They also found that exposing the inflammatory microparticles to a compound called PEG-TB could neutralize them. This opens up the possibility of using that compound or others to treat TBI, and perhaps even other neurodegenerative diseases.
March 2017, Vol. 5, No. 9
Timely reporting on developments and legal strategies at the intersection of sports and concussions—articles that benefit practicing attorneys who may be pursuing a claim or defending a client.
Concussion Lawsuit Puts Focus on Tracking Concussed Athletes After They Leave the Playing Field and Engage in Other School Activities; Experts Weigh In
New York State Attorney General Goes After Company that Allegedly Scammed Concussion Victims
Court Denies NFL’s Statute of Limitations Argument in Concussion Case Involving Player from the 1950s
Attorney: Connecticut Concussion Bill Falls Short
Diagnosing a Sports Concussion Remains a Vexing Challenge
Former High School Football Player Sues School District, Others Over Alleged Failure to Follow Concussion Protocol
NHL’s Subpoena Regarding CTE: Valid Production Request or Invasion of Privacy?
Women May Be at Higher Risk for Sports-Related Concussion Than Men
Every March, the Brain Injury Association of America (BIAA) leads the nation in recognizing Brain Injury Awareness Month, a time to acknowledge and support the millions of Americans impacted by brain injury. The theme for the 2015-2017 awareness campaign is Not Alone.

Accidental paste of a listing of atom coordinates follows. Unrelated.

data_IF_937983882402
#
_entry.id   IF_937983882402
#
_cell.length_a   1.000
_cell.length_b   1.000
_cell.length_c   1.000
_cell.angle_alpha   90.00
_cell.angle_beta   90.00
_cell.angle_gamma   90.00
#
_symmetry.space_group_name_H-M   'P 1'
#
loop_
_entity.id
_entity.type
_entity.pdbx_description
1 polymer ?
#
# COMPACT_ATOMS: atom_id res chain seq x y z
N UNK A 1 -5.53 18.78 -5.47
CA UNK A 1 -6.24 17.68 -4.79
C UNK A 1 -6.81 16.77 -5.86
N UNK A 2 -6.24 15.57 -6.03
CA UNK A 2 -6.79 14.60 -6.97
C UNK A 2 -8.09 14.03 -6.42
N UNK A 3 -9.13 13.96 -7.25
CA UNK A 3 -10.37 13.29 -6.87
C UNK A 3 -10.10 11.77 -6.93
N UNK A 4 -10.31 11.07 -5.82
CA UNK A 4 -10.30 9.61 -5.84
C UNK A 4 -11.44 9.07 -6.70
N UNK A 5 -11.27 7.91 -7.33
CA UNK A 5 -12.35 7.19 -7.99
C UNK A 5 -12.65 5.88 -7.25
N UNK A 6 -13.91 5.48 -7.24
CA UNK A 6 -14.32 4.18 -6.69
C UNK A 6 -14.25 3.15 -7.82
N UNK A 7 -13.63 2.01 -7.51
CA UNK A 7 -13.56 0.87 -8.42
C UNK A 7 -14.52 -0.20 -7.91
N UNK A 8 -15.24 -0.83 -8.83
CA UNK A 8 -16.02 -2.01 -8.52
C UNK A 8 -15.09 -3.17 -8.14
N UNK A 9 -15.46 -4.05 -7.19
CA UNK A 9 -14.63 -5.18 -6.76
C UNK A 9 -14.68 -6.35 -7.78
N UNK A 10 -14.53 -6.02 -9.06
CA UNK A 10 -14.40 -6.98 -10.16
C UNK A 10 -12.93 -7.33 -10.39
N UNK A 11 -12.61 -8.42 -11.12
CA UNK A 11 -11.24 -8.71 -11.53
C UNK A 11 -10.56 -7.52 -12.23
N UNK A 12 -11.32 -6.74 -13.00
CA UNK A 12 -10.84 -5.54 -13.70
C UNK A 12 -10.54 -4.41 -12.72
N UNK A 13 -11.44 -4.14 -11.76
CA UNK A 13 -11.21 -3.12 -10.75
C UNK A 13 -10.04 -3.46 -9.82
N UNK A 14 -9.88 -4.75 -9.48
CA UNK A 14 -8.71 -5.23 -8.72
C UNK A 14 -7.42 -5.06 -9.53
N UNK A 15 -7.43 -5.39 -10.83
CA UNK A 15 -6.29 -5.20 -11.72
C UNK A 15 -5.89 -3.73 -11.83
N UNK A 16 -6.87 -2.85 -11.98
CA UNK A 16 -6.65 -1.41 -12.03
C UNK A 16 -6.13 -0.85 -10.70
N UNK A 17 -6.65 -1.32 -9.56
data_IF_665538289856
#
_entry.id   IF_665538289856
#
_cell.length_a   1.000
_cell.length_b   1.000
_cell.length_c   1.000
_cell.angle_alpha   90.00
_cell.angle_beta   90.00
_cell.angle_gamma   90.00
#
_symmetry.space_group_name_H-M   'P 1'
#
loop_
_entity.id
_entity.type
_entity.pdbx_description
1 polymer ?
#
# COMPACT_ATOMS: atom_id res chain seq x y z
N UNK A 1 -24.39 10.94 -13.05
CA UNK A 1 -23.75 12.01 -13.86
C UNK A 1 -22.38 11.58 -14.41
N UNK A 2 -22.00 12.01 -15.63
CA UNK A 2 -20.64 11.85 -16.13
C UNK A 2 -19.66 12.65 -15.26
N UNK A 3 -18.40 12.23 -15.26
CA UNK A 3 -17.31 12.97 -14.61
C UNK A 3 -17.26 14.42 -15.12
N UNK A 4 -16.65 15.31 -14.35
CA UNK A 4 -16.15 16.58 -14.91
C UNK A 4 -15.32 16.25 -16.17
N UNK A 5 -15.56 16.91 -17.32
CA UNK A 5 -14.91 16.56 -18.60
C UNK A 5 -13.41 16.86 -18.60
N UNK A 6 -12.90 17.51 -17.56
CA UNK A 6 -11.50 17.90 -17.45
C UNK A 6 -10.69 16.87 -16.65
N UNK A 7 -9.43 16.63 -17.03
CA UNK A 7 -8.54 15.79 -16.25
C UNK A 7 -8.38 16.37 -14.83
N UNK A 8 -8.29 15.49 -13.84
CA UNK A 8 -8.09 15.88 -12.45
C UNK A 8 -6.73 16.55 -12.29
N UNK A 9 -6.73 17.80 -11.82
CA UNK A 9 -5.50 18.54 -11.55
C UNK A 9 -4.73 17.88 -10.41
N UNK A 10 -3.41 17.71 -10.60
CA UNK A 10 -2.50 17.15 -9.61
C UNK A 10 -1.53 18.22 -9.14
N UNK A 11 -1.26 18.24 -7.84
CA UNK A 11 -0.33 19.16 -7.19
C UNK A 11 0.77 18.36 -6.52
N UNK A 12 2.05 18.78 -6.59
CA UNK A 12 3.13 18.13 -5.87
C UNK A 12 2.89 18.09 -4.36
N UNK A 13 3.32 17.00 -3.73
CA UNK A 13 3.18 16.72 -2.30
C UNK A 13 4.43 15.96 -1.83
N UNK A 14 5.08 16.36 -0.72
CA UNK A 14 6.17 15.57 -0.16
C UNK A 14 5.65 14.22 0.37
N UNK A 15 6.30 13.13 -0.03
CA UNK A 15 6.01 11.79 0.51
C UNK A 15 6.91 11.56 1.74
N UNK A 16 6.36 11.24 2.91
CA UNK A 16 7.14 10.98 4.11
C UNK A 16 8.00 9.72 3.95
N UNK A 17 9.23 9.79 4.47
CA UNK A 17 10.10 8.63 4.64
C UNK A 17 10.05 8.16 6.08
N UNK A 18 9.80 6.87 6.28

More than 2.5 million people sustain traumatic brain injuries (TBI) in the United States every year, and an additional 1 million face the effects of non-traumatic brain injuries, like stroke. Estimates indicate that 5.3 million Americans live with brain injury-related disabilities at a cost exceeding $82 billion annually.
“People living with brain injuries want the same things we all want – a good job, someone to love, a comfortable home, and fun in their lives,” commented Susan H. Connors, President and CEO of the Brain Injury Association of America. “They want to be defined by who they are as people, not by their injuries.”
The Not Alone campaign provides a platform for educating the general public about the incidence of brain injury and the needs of people with brain injuries and their families. The campaign also lends itself to outreach to de-stigmatize the injury, empower those who have survived, and promote the many types of support that are available. Information on Brain Injury Awareness Month, including educational material and downloadable collateral, is available at biausa.org/NotAlone.
The Congressional Brain Injury Task Force, co-chaired by Rep. Bill Pascrell, Jr. (D-N.J.) and Rep. Tom Rooney (R-Fla.), has designated March 22, 2017, as Brain Injury Awareness Day on Capitol Hill. This day provides an opportunity for advocates from around the country to network and discuss key issues surrounding brain injury. Additional information can be found at biausa.org/Awareness2017.